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Gentlemanly Terrorists

Gentlemanly Terrorists
Political Violence and the Colonial State in India, 1919–1947

$29.99 (P)

Part of Critical Perspectives on Empire

  • Date Published: July 2017
  • availability: In stock
  • format: Paperback
  • isbn: 9781316637388

$ 29.99 (P)
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About the Authors
  • In Gentlemanly Terrorists, Durba Ghosh uncovers the critical place of revolutionary terrorism in the colonial and postcolonial history of modern India. She reveals how so-called 'Bhadralok dacoits' used assassinations, bomb attacks, and armed robberies to accelerate the departure of the British from India and how, in response, the colonial government effectively declared a state of emergency, suspending the rule of law and detaining hundreds of suspected terrorists. She charts how each measure of constitutional reform to expand Indian representation in 1919 and 1935 was accompanied by emergency legislation to suppress political activism by those considered a threat to the security of the state. Repressive legislation became increasingly seen as a necessary condition to British attempts to promote civic society and liberal governance in India. By placing political violence at the center of India's campaigns to win independence, this book reveals how terrorism shaped the modern nation-state in India.

    • Revises the conventional narrative that the nonviolent movement led by Gandhi laid the civic foundations of Indian civil society
    • Engages with contemporary debates on political violence and terrorism, central to worldwide security concerns about the recent rise of global terrorism
    • Explores the use of legislation in suppressing political violence, appealing to readers of law and political theory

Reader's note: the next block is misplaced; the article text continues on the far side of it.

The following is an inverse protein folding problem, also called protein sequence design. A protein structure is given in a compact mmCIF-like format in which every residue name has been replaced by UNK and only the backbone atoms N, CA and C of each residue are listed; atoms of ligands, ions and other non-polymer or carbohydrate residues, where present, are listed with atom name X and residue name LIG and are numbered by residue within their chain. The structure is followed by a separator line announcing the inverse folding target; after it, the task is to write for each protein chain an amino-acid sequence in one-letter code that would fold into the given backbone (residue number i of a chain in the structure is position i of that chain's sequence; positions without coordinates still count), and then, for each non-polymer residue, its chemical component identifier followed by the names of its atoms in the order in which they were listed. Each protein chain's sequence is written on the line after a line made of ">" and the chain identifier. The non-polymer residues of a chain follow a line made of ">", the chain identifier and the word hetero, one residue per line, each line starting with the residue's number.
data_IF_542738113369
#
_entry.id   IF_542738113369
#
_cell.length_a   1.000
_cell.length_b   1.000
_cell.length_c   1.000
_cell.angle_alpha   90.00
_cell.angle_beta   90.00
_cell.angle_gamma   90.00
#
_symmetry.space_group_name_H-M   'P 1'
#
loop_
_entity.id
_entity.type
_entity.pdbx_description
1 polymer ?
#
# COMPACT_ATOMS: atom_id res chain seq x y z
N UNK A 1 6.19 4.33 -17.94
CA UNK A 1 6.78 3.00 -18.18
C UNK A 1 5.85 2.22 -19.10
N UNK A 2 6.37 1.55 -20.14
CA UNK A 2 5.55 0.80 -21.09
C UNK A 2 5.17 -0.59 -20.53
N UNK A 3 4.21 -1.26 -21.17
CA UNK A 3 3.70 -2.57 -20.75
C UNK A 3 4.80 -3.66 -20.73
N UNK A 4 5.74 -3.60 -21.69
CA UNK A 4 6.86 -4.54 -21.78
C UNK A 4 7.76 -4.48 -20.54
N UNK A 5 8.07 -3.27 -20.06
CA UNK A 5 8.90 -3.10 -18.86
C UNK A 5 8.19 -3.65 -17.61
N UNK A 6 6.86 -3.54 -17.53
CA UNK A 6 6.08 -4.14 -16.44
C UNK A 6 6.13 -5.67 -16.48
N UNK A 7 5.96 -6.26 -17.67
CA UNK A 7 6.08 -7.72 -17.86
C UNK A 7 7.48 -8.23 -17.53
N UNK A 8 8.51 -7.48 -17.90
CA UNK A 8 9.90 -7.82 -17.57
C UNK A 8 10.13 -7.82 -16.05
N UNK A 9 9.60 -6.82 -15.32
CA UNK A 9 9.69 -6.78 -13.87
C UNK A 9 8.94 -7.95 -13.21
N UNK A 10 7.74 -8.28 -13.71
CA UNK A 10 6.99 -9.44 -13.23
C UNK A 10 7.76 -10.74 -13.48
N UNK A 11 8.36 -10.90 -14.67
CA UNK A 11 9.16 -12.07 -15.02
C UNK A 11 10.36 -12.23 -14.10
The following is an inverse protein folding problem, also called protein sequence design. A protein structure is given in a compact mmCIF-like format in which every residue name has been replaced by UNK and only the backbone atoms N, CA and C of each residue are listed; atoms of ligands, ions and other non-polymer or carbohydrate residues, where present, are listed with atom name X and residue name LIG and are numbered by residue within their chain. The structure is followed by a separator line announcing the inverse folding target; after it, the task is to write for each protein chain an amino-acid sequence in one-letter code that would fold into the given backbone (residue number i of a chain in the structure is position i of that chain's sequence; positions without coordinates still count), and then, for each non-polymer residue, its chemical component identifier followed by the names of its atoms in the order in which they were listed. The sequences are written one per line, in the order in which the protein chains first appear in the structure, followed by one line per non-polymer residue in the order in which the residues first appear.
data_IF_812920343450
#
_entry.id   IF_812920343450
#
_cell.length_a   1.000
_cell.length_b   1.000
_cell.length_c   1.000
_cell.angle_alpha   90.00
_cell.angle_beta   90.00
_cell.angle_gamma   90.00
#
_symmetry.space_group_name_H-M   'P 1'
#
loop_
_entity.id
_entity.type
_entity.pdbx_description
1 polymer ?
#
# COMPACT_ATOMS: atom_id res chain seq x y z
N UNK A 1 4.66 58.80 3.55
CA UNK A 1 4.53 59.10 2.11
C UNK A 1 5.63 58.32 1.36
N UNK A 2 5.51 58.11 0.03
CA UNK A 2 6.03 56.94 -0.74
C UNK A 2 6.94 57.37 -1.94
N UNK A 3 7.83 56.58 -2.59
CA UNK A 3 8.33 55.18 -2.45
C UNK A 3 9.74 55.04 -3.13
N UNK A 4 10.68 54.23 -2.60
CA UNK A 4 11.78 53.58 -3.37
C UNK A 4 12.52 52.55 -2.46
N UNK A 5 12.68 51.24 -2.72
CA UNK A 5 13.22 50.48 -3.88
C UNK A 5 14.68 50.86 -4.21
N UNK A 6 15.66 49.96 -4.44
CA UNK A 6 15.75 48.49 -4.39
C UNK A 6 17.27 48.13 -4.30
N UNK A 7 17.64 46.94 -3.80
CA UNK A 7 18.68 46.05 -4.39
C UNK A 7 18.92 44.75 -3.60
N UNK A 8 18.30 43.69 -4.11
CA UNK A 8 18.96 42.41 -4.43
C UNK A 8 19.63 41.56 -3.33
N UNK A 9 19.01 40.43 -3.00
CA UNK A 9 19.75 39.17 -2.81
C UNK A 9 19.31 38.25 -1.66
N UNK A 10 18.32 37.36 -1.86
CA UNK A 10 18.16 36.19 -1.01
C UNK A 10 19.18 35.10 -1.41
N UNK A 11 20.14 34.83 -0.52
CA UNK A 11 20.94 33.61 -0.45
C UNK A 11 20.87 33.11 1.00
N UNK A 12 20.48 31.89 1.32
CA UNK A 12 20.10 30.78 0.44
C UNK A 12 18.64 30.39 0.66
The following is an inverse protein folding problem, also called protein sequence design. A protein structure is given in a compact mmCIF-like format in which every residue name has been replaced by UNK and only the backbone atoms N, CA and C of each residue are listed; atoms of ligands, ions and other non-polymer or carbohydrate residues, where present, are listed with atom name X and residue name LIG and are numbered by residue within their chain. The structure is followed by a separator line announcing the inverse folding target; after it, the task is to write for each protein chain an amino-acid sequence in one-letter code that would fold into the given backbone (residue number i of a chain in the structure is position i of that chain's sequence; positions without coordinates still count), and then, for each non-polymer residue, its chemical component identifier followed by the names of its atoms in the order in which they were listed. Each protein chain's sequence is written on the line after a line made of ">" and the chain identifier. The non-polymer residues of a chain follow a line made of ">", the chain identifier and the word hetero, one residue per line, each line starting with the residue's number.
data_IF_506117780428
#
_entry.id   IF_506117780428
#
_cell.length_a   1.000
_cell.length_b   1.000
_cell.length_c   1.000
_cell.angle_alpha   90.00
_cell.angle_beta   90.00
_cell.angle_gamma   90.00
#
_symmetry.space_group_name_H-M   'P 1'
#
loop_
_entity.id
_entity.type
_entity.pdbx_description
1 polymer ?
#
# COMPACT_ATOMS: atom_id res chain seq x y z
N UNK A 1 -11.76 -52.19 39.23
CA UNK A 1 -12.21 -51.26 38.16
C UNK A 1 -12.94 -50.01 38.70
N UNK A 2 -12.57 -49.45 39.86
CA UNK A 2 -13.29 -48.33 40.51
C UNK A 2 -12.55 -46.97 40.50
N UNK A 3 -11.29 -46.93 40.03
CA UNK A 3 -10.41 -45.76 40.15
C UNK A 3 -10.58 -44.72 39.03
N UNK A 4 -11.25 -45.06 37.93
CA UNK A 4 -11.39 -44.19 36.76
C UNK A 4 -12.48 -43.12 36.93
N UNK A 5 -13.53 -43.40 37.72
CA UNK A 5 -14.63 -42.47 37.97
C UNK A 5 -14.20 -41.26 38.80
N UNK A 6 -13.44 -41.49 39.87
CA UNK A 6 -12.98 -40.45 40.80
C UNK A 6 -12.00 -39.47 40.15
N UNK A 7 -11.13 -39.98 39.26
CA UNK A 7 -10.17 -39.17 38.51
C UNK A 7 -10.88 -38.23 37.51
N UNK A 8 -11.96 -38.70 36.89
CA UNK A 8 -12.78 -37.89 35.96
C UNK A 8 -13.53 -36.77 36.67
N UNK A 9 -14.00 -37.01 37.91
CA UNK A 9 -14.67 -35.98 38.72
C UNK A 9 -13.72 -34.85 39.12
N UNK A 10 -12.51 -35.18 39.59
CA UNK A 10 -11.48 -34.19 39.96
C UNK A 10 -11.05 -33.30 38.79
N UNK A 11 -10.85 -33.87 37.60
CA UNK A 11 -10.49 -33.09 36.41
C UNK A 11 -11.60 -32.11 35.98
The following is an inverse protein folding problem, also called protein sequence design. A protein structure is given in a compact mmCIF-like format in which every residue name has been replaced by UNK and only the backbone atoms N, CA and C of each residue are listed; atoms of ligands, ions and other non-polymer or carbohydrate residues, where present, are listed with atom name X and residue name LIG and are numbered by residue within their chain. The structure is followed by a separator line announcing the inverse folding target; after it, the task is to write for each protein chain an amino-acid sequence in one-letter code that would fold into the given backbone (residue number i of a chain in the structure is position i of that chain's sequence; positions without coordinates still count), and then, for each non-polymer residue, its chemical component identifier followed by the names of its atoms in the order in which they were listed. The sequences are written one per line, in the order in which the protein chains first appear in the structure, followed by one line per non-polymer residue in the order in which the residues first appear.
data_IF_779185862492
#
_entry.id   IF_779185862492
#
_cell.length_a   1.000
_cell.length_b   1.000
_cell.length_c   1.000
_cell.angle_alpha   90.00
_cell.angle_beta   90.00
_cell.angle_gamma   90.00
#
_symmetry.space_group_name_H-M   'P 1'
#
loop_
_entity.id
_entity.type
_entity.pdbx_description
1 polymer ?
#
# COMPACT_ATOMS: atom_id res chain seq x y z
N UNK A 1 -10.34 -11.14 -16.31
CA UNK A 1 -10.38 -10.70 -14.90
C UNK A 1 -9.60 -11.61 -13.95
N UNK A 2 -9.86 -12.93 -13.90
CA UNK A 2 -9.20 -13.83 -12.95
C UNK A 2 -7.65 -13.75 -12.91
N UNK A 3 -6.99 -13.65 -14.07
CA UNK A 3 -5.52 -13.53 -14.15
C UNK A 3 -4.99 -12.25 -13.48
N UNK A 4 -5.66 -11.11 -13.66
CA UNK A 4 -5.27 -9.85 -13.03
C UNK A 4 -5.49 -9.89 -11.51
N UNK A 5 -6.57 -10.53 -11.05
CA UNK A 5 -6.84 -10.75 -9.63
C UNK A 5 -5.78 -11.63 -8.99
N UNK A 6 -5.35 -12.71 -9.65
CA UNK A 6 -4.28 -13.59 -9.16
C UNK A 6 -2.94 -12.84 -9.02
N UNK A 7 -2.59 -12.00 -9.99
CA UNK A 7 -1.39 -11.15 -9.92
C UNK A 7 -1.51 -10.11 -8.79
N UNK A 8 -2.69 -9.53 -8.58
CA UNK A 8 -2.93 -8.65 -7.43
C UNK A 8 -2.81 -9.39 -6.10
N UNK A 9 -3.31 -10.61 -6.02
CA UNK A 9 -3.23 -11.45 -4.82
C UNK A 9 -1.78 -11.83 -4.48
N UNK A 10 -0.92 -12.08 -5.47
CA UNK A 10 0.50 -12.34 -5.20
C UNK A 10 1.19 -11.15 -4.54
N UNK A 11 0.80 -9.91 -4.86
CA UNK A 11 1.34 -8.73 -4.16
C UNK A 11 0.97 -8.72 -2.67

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    Product details

    • Date Published: July 2017
    • format: Paperback
    • isbn: 9781316637388
    • length: 290 pages
    • dimensions: 227 x 151 x 14 mm
    • weight: 0.48kg
    • contains: 6 b/w illus.
    • availability: In stock
  • Table of Contents

    Introduction
    1. The reforms of 1919: Montagu-Chelmsford, the Rowlatt Act, Jails Commission, and the Royal Amnesty
    2. The history of revolutionary terrorism through autobiography
    3. After Chauri Chaura: the revival and repression of revolutionary terrorism
    4. After the Chittagong Armoury Raid: revolutionary terrorism in the 1930s
    5. From political prisoner to security prisoner
    6. Revolutionary autobiographies: postcolonial tellings of nationalist history
    Conclusion.

  • Author

    Durba Ghosh, Cornell University, New York
    Durba Ghosh is Associate Professor at Cornell University, New York. Her research interests focus on understanding the history of British colonialism on the Indian subcontinent, the history of colonial governance and law, gender, sexuality, and the tensions between security and democracy in modern liberal democracies, such as India and the United States. Previous works include Sex and the Family in Colonial India: The Making of Empire (Cambridge, 2006), Decentring Empire: Britain, India and the Transcolonial World (co-edited with Dane Kennedy, 2006), and a number of articles and chapters for the Oxford Handbook of the History of Terrorism, the American Historical Review, Gender and History, and Modern Asian Studies.

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